It took a while for Vickie to get a grip on her advanced asthma. The disease, in remission during her teen and early adult years, returned with severity 19 years ago. "I was in distress for an entire year," says the Pennsylvania resident. "Most people stay in the hospital for a couple of days and then they go home, but I was in distress for the whole year."
After working with doctors for years, Vickie was able to identify most of her triggers, a help in the management of her asthma. "We found that chemicals were a huge factor in the exacerbation of my disease," she says. "I had to change most of my life. It was a very challenging and traumatic thing." Vickie got rid of her gas stove, switched clothing and household sheets from synthetic to natural fibers, such as cotton and wool, and replaced her soap and shampoo. After extensive diagnosis for food sensitivity, Vickie also underwent an entirely new diet absent of prepared foods. "I had extensive allergies in a lot of categories at a time when they weren't associated with asthma, but now they are." She adds, "I was fortunate. One of my doctors is internationally known. I was dying and she saved my life. I had to find a new normal."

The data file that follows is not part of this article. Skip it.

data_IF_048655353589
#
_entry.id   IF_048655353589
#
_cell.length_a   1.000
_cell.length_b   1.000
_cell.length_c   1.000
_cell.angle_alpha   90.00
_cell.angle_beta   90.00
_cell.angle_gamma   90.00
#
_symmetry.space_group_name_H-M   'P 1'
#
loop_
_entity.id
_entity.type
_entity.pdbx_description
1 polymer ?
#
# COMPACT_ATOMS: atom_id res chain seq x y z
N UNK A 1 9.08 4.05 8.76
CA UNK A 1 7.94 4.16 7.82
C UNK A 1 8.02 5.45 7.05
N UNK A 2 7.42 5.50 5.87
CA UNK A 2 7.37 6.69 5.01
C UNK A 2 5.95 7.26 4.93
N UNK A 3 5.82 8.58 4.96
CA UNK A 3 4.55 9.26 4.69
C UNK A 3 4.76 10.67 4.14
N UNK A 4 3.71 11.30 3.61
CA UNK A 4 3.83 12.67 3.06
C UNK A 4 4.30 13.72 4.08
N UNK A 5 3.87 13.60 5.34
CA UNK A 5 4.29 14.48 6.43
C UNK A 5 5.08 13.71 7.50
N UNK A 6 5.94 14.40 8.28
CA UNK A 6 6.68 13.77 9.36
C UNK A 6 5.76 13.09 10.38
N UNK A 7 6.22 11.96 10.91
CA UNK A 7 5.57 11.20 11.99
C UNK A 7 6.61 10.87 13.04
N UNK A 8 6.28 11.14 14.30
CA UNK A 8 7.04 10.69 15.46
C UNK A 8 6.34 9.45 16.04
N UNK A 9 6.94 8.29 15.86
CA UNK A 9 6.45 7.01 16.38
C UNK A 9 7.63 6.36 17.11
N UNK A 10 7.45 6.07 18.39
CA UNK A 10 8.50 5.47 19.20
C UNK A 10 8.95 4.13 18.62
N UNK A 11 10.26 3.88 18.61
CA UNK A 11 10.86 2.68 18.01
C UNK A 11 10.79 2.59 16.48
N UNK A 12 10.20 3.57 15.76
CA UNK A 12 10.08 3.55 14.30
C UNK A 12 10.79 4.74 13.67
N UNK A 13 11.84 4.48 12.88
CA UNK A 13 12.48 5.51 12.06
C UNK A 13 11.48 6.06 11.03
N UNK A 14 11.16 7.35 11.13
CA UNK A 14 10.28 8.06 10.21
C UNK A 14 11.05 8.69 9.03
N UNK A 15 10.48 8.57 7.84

And the amount of chemicals, Vickie echoes, can't be ignored. "There are a lot of chemicals in the air, many in everyday products. Indoor air quality is just as important as outdoor air quality. They contribute to health problems." She adds, "I feel as though people in central Pennsylvania don't know what their triggers are. If their medication can't control their asthma, then they don't have any control. I don't know how much of a role this environment plays. We used to have the fourth worst area for air quality." She notes that people go to the hospital at the same time every year, yet aren't aware of what their triggers are. "That's why the clean air legislation is so important."